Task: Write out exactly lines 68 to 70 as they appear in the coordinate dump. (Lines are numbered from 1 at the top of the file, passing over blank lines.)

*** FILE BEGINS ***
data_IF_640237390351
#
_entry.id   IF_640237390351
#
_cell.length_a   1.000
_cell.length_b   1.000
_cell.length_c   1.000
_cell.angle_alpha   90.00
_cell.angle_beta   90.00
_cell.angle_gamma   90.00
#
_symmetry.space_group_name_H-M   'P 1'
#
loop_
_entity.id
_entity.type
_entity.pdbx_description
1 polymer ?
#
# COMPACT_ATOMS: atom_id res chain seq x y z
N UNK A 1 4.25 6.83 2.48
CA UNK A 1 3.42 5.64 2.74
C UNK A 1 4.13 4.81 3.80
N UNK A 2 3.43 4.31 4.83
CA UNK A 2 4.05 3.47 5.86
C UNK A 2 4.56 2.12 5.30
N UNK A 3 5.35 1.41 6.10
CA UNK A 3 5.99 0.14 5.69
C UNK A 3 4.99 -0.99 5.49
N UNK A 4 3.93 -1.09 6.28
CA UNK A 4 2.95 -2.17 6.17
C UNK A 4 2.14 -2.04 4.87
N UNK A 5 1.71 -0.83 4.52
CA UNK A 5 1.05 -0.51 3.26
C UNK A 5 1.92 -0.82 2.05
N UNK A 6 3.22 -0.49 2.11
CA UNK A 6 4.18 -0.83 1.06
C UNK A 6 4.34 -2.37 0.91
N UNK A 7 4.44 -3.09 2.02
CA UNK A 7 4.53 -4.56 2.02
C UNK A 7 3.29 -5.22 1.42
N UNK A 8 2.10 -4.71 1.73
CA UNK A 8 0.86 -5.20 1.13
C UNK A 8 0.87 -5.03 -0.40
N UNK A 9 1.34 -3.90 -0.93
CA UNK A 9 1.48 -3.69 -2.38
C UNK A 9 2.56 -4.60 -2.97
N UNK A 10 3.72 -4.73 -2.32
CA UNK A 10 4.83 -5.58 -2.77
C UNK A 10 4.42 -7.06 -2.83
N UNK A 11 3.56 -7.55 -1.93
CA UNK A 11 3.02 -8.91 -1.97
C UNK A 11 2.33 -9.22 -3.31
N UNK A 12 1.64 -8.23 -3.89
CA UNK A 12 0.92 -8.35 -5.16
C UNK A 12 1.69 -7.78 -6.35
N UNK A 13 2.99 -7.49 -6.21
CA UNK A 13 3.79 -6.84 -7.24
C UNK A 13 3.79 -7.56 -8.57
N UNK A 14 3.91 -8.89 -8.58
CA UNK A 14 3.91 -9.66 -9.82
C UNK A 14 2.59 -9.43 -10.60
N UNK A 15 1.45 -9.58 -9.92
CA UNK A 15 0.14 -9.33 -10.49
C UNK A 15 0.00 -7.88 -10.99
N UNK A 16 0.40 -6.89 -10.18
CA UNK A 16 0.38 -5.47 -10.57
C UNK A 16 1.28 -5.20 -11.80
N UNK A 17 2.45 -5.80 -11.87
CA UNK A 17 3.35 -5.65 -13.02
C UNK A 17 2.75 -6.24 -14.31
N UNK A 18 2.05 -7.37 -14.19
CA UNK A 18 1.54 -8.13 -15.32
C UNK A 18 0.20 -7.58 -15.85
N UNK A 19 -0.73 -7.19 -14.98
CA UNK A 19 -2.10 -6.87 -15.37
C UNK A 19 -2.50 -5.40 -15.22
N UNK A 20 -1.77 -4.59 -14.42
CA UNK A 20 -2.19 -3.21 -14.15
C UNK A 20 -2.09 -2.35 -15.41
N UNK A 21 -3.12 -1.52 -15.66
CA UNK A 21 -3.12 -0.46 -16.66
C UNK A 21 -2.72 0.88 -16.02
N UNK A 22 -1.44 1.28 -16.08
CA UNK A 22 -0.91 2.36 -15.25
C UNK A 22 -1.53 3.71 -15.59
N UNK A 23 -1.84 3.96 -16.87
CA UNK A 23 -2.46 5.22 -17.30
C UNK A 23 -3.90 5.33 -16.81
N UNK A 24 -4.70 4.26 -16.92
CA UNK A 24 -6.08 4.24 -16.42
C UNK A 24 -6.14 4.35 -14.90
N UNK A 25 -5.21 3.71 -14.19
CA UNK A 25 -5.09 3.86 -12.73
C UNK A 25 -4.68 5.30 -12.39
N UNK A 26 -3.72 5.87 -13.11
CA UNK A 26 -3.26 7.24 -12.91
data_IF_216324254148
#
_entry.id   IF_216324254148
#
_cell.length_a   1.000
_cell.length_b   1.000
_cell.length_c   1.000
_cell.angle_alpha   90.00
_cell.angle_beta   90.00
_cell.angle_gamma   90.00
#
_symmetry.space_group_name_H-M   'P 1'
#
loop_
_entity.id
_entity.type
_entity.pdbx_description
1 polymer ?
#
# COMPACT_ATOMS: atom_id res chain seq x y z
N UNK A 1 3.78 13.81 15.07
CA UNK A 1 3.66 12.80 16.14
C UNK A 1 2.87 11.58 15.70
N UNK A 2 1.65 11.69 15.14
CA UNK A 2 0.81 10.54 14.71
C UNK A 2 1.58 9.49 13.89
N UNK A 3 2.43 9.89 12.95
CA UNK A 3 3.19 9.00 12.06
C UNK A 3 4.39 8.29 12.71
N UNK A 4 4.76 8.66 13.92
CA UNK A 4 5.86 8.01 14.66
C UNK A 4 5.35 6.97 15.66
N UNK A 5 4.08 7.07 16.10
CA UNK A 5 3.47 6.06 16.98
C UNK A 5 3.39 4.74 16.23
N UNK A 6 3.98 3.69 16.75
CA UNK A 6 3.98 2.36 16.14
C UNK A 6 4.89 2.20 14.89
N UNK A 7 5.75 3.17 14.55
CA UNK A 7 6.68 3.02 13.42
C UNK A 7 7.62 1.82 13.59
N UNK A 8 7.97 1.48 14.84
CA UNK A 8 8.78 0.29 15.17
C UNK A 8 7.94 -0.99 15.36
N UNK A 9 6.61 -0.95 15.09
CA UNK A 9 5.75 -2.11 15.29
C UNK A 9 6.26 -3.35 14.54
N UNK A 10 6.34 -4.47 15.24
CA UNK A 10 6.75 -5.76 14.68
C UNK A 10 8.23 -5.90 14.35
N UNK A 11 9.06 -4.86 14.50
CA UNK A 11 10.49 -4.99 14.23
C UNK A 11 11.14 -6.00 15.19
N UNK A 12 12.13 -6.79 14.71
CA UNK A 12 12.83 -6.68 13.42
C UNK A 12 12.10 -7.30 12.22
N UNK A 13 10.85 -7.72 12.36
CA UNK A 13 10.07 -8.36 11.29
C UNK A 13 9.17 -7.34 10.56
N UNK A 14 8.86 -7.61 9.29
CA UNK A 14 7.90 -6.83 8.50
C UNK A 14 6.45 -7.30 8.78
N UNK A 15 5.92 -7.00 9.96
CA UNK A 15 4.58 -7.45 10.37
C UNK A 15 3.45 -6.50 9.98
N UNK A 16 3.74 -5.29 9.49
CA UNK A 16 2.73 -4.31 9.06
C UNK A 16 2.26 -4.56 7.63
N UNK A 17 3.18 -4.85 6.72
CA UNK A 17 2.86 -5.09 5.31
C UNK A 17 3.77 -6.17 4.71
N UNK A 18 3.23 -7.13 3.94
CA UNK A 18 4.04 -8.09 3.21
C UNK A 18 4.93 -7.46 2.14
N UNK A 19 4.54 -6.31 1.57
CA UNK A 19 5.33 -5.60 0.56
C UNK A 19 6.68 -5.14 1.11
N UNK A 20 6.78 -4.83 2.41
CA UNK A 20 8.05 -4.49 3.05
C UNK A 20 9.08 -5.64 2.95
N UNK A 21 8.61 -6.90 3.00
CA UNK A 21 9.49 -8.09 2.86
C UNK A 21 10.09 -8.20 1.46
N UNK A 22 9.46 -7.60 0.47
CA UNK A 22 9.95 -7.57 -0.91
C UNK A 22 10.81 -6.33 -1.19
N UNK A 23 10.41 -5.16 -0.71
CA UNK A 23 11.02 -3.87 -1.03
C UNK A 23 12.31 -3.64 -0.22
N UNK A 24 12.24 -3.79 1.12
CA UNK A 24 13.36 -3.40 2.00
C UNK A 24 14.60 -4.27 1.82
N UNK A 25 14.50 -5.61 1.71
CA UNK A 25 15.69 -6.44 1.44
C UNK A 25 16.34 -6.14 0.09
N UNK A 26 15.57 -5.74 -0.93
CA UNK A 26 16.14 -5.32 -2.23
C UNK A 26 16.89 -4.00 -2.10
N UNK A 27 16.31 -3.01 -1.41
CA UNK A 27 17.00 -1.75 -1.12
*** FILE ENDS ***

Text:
C UNK A 16 1.28 -5.20 -11.80
N UNK A 17 2.45 -5.80 -11.87
CA UNK A 17 3.35 -5.65 -13.02